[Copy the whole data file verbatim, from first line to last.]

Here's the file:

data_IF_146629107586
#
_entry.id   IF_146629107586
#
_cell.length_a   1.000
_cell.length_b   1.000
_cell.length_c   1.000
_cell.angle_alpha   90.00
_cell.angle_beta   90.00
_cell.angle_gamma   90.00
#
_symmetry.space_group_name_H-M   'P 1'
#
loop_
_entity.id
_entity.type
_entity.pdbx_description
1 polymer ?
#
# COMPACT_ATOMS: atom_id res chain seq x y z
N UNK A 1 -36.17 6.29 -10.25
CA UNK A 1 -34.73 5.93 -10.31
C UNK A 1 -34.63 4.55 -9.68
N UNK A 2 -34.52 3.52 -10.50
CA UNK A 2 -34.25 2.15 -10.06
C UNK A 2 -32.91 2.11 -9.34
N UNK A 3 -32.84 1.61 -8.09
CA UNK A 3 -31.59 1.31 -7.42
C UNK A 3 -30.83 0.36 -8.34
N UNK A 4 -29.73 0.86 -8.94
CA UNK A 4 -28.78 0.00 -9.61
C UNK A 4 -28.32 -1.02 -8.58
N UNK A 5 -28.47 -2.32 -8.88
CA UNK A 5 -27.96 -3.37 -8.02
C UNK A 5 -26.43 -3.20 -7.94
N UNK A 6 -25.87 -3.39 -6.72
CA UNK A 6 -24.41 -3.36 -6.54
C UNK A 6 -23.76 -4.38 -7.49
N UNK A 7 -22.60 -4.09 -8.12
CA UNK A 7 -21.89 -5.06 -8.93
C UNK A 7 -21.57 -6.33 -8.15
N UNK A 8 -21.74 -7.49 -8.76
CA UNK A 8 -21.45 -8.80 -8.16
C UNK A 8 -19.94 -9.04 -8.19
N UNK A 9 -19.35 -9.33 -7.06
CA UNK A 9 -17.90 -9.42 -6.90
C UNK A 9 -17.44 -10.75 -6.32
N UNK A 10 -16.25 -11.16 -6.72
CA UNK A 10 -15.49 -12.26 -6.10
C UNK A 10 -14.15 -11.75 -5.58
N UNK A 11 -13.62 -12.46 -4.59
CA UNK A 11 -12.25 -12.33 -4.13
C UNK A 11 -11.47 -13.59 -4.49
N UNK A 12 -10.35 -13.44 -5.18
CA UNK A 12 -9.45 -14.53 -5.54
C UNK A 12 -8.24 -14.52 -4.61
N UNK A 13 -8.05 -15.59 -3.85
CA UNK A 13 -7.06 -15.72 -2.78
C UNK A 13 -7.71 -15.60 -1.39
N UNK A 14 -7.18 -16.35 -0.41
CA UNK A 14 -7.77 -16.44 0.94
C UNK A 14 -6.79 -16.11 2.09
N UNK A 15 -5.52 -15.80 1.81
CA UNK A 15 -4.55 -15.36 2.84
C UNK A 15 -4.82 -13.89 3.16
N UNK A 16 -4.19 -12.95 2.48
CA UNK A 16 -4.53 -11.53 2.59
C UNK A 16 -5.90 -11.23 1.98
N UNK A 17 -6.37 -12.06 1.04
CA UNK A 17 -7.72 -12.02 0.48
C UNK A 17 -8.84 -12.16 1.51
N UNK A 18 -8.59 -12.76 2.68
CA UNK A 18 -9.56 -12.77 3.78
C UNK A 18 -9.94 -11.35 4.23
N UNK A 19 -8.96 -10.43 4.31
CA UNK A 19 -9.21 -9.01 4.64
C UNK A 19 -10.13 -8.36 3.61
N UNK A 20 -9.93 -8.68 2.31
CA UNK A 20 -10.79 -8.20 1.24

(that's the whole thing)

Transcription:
data_IF_146629107586
#
_entry.id   IF_146629107586
#
_cell.length_a   1.000
_cell.length_b   1.000
_cell.length_c   1.000
_cell.angle_alpha   90.00
_cell.angle_beta   90.00
_cell.angle_gamma   90.00
#
_symmetry.space_group_name_H-M   'P 1'
#
loop_
_entity.id
_entity.type
_entity.pdbx_description
1 polymer ?
#
# COMPACT_ATOMS: atom_id res chain seq x y z
N UNK A 1 -36.17 6.29 -10.25
CA UNK A 1 -34.73 5.93 -10.31
C UNK A 1 -34.63 4.55 -9.68
N UNK A 2 -34.52 3.52 -10.50
CA UNK A 2 -34.25 2.15 -10.06
C UNK A 2 -32.91 2.11 -9.34
N UNK A 3 -32.84 1.61 -8.09
CA UNK A 3 -31.59 1.31 -7.42
C UNK A 3 -30.83 0.36 -8.34
N UNK A 4 -29.73 0.86 -8.94
CA UNK A 4 -28.78 0.00 -9.61
C UNK A 4 -28.32 -1.02 -8.58
N UNK A 5 -28.47 -2.32 -8.88
CA UNK A 5 -27.96 -3.37 -8.02
C UNK A 5 -26.43 -3.20 -7.94
N UNK A 6 -25.87 -3.39 -6.72
CA UNK A 6 -24.41 -3.36 -6.54
C UNK A 6 -23.76 -4.38 -7.49
N UNK A 7 -22.60 -4.09 -8.12
CA UNK A 7 -21.89 -5.06 -8.93
C UNK A 7 -21.57 -6.33 -8.15
N UNK A 8 -21.74 -7.49 -8.76
CA UNK A 8 -21.45 -8.80 -8.16
C UNK A 8 -19.94 -9.04 -8.19
N UNK A 9 -19.35 -9.33 -7.06
CA UNK A 9 -17.90 -9.42 -6.90
C UNK A 9 -17.44 -10.75 -6.32
N UNK A 10 -16.25 -11.16 -6.72
CA UNK A 10 -15.49 -12.26 -6.10
C UNK A 10 -14.15 -11.75 -5.58
N UNK A 11 -13.62 -12.46 -4.59
CA UNK A 11 -12.25 -12.33 -4.13
C UNK A 11 -11.47 -13.59 -4.49
N UNK A 12 -10.35 -13.44 -5.18
CA UNK A 12 -9.45 -14.53 -5.54
C UNK A 12 -8.24 -14.52 -4.61
N UNK A 13 -8.05 -15.59 -3.85
CA UNK A 13 -7.06 -15.72 -2.78
C UNK A 13 -7.71 -15.60 -1.39
N UNK A 14 -7.18 -16.35 -0.41
CA UNK A 14 -7.77 -16.44 0.94
C UNK A 14 -6.79 -16.11 2.09
N UNK A 15 -5.52 -15.80 1.81
CA UNK A 15 -4.55 -15.36 2.84
C UNK A 15 -4.82 -13.89 3.16
N UNK A 16 -4.19 -12.95 2.48
CA UNK A 16 -4.53 -11.53 2.59
C UNK A 16 -5.90 -11.23 1.98
N UNK A 17 -6.37 -12.06 1.04
CA UNK A 17 -7.72 -12.02 0.48
C UNK A 17 -8.84 -12.16 1.51
N UNK A 18 -8.59 -12.76 2.68
CA UNK A 18 -9.56 -12.77 3.78
C UNK A 18 -9.94 -11.35 4.23
N UNK A 19 -8.96 -10.43 4.31
CA UNK A 19 -9.21 -9.01 4.64
C UNK A 19 -10.13 -8.36 3.61
N UNK A 20 -9.93 -8.68 2.31
CA UNK A 20 -10.79 -8.20 1.24